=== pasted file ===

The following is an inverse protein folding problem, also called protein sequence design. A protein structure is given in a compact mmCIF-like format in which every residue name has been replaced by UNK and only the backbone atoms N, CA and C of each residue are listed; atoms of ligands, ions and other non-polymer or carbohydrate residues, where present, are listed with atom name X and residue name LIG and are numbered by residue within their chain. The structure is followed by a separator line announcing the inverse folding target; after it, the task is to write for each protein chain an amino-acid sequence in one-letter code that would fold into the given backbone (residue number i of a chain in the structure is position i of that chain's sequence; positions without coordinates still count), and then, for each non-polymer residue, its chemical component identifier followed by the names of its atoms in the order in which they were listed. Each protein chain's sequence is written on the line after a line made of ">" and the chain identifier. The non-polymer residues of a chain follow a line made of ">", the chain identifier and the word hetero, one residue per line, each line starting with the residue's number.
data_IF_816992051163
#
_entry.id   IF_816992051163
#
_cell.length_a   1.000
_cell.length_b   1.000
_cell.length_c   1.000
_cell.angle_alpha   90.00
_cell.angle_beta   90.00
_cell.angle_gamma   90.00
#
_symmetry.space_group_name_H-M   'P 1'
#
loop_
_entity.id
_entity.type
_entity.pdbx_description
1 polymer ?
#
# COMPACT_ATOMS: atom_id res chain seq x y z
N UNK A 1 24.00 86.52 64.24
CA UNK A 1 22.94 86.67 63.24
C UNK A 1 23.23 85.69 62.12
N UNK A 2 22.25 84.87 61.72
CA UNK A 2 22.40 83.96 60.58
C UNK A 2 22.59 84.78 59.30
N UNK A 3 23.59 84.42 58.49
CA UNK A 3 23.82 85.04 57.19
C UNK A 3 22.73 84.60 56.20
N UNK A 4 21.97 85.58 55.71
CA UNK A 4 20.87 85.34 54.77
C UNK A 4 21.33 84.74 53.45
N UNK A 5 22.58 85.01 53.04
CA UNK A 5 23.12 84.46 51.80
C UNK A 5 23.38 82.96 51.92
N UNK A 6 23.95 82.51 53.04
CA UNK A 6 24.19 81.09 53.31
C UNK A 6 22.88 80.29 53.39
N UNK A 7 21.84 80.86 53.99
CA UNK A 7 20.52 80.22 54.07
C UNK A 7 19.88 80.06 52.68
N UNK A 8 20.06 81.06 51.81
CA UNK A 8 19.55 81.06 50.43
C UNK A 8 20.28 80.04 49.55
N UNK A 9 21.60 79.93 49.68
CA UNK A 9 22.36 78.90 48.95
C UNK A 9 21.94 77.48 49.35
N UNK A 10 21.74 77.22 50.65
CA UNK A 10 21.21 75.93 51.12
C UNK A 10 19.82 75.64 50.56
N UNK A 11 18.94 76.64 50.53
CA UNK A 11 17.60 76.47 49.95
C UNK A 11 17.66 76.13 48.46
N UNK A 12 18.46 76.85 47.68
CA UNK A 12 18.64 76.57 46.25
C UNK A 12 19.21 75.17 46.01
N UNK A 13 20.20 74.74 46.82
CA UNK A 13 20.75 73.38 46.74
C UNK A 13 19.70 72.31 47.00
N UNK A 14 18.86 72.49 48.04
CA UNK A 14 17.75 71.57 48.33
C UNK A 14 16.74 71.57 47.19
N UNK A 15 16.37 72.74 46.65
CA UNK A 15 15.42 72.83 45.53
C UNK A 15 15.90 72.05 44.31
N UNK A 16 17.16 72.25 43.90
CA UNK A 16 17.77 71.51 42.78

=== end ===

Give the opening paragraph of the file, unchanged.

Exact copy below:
The following is an inverse protein folding problem, also called protein sequence design. A protein structure is given in a compact mmCIF-like format in which every residue name has been replaced by UNK and only the backbone atoms N, CA and C of each residue are listed; atoms of ligands, ions and other non-polymer or carbohydrate residues, where present, are listed with atom name X and residue name LIG and are numbered by residue within their chain. The structure is followed by a separator line announcing the inverse folding target; after it, the task is to write for each protein chain an amino-acid sequence in one-letter code that would fold into the given backbone (residue number i of a chain in the structure is position i of that chain's sequence; positions without coordinates still count), and then, for each non-polymer residue, its chemical component identifier followed by the names of its atoms in the order in which they were listed. Each protein chain's sequence is written on the line after a line made of ">" and the chain identifier. The non-polymer residues of a chain follow a line made of ">", the chain identifier and the word hetero, one residue per line, each line starting with the residue's number.